This book introduces some basic mathematical tools in reaction-diffusion models, with applications to spatial ecology and evolutionary biology. It is divided into four parts.
The first part is an introduction to the maximum principle, the theory of principal eigenvalues for elliptic and periodic-parabolic equations and systems, and the theory of principal Floquet bundles.
The second part concerns the applications in spatial ecology. The authors discuss the dynamics of a single species and two competing species, as well as some recent progress on N competing species in bounded domains. Some related results on stream populations and phytoplankton populations are also included. They also discuss the spreading properties of a single species in an unbounded spatial domain, as modeled by the Fisher-KPP equation.
The third part concerns the applications in evolutionary biology. It describes the basic notions of adaptive dynamics, such as evolutionarily stable strategies and evolutionary branching points, in the context of a competition model of stream populations. It also discusses a class of selection-mutation models describing a population structured along a continuous phenotypical trait.
The fourth part consists of several appendices, which present a self-contained treatment of some basic abstract theories in functional analysis and dynamical systems. Topics include the Krein-Rutman theorem for linear and nonlinear operators, as well as some elements of monotone dynamical systems and abstract competition systems.
Most of the book is self-contained and it is aimed at graduate students and researchers who are interested in the theory and applications of reaction-diffusion equations.
Part I Linear Theory
1. The Maximum Principle and the Principal Eigenvalues for Single Equations
2. The Principal Eigenvalue for Periodic-Parabolic Problems
3. The Maximum Principle and the Principal Eigenvalue for Systems
4. The Principal Floquet Bundle for Parabolic Equations
Part II Ecological Dynamics
5. The Logistic Equation With Diffusion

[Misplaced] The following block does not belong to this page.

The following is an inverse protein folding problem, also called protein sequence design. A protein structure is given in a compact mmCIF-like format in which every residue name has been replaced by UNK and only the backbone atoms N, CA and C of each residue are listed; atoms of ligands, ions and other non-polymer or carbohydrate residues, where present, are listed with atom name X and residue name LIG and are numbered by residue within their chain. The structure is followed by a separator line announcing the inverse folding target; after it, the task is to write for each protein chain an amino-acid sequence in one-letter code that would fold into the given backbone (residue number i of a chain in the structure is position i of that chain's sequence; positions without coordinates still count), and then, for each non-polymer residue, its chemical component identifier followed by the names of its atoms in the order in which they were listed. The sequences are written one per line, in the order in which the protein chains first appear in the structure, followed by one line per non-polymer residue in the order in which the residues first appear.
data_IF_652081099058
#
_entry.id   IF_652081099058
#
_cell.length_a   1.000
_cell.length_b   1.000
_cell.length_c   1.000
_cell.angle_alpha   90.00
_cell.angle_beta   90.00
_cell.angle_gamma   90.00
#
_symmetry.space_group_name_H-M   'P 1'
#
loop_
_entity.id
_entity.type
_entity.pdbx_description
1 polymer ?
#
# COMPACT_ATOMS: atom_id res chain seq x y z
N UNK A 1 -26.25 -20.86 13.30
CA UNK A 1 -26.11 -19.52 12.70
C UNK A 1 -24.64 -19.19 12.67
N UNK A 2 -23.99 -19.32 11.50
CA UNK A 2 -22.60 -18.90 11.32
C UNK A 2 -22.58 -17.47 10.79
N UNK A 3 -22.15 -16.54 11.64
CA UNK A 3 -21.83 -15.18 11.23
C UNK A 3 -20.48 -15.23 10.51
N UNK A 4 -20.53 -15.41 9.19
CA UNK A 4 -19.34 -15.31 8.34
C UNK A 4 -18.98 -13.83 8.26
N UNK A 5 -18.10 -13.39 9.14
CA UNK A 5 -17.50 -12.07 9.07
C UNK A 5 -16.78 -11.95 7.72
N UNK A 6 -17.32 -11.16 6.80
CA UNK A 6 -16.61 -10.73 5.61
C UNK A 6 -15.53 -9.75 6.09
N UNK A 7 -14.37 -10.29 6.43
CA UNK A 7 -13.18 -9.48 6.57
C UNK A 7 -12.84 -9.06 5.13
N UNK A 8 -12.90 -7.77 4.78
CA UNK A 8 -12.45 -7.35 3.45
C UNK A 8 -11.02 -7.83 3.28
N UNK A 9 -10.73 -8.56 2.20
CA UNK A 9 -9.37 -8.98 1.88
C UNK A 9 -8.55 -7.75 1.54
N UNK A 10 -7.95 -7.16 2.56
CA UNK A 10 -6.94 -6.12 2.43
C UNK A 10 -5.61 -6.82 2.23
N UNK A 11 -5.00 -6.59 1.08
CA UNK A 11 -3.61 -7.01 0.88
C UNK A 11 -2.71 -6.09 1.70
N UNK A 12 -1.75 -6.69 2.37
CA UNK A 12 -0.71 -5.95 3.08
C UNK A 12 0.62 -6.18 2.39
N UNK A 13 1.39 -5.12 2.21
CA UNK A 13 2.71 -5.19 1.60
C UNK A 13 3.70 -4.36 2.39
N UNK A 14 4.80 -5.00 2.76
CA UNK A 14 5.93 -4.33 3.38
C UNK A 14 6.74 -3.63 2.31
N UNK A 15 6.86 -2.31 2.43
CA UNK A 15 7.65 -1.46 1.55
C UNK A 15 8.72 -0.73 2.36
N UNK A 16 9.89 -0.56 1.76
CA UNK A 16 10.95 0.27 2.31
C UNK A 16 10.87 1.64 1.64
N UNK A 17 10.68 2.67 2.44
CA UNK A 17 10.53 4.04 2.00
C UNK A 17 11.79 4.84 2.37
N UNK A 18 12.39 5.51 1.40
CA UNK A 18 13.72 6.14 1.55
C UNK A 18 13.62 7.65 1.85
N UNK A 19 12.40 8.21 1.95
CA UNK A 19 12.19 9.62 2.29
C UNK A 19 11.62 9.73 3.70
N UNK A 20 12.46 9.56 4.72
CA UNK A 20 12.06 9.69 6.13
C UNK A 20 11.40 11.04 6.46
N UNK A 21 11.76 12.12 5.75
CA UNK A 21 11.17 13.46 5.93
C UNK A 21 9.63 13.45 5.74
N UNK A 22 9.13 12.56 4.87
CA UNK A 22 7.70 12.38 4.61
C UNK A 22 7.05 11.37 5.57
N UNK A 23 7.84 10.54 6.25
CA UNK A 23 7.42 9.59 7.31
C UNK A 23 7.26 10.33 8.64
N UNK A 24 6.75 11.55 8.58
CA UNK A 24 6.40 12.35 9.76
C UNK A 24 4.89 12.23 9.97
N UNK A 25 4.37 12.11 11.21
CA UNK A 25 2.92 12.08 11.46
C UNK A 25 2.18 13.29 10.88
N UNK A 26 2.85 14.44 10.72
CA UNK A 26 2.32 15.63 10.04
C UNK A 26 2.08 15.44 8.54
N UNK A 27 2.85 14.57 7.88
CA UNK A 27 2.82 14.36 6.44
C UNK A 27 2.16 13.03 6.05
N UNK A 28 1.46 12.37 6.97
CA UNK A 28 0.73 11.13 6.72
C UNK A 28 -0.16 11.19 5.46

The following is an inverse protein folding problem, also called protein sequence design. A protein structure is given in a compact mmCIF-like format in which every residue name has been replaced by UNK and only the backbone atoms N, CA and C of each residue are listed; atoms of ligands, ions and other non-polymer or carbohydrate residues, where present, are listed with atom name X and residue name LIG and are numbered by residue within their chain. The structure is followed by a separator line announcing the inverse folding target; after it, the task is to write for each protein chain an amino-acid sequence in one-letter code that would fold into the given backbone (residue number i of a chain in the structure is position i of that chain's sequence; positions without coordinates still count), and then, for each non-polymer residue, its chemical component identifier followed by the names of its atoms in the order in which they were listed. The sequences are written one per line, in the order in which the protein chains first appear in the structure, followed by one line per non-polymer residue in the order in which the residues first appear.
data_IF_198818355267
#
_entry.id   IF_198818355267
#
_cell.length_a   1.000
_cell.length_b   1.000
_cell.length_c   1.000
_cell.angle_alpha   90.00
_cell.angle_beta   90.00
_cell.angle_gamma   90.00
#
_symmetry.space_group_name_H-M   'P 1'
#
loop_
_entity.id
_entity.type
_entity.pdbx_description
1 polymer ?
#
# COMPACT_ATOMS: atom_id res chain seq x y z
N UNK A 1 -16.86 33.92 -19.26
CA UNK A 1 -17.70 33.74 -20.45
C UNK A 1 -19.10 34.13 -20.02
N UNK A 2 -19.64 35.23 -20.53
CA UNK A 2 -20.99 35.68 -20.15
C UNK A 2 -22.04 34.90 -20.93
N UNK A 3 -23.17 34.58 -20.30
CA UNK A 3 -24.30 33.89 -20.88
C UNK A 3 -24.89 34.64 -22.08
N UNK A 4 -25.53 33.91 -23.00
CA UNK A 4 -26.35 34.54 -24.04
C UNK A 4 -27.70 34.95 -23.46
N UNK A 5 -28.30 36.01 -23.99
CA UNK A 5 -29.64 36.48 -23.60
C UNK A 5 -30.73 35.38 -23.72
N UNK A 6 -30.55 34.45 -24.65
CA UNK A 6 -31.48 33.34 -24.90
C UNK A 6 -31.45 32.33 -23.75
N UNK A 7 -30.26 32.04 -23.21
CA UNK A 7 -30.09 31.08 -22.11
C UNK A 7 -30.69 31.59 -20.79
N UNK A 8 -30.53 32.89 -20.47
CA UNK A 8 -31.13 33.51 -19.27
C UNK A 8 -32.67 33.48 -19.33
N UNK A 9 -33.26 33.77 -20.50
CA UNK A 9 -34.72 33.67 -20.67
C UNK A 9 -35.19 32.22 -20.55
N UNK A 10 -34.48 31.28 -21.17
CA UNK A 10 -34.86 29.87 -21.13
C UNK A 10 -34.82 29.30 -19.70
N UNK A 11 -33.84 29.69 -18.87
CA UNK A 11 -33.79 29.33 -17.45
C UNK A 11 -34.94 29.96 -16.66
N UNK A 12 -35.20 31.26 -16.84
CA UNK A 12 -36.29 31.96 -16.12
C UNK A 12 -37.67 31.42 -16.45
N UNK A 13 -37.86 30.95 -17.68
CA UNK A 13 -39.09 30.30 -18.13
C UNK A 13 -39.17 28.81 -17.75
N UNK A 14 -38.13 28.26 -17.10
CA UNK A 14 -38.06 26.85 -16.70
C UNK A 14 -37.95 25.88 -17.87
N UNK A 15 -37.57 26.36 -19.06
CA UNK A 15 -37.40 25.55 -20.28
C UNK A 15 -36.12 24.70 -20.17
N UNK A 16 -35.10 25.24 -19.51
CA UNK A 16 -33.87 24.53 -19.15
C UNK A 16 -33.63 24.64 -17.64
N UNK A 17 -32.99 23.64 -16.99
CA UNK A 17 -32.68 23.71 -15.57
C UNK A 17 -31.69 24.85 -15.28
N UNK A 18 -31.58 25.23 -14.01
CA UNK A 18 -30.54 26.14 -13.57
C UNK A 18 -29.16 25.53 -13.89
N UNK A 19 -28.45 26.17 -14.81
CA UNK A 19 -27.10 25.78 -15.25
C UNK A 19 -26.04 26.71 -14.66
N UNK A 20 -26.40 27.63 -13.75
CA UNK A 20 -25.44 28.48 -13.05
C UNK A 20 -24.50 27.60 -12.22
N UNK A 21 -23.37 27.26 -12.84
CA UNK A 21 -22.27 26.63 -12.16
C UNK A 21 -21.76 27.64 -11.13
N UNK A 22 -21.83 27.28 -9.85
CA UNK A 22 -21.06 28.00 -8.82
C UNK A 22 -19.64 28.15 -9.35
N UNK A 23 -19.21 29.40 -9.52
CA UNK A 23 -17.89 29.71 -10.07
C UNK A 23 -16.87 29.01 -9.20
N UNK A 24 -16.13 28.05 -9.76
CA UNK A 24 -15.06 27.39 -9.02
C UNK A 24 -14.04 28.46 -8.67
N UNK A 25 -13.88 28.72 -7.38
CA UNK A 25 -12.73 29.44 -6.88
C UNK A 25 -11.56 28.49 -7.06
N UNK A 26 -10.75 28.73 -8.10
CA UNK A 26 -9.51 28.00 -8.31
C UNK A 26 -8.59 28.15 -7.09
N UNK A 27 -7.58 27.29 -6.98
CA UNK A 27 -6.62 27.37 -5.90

6. Spreading in Homogeneous and Shifting Environments
7. The Lotka-Volterra Competition-Diffusion Systems for Two Species
8. Dynamics of Phytoplankton Populations
Part III Evolutionary Dynamics
9. Elements of Adaptive Dynamics
10. Selection-Mutation Models
Part IV Appendices
A. The Fixed Point Index
B. The Krein-Rutman Theorem
C. Subhomogeneous Dynamics
D. Existence of Connecting Orbits
E. Abstract Competition Systems in Ordered Banach Spaces
King-Yeung Lam is an associate professor of mathematics at the Ohio State University. His areas of specialization are partial differential equations and mathematical biology. He has worked on the mathematical aspects of competition of multiple species, the evolution of dispersal, asymptotic spreading of species, population dynamics of phytoplankton species, as well as free boundary problems describing cancer and a range of diseases.
Yuan Lou is a professor of mathematics at Shanghai Jiao Tong University. His areas of specialization are partial differential equations and mathematical biology. He has worked on the mathematical aspects of cross-diffusion systems, Lotka-Volterra competition models with diffusion, population dynamics of phytoplankton species, and the modelling and analysis of infectious diseases. He is the former associate director of the Mathematical Biosciences Institute at the Ohio State University, and the founding director of the Institute for Mathematical Sciences at Renmin University of China.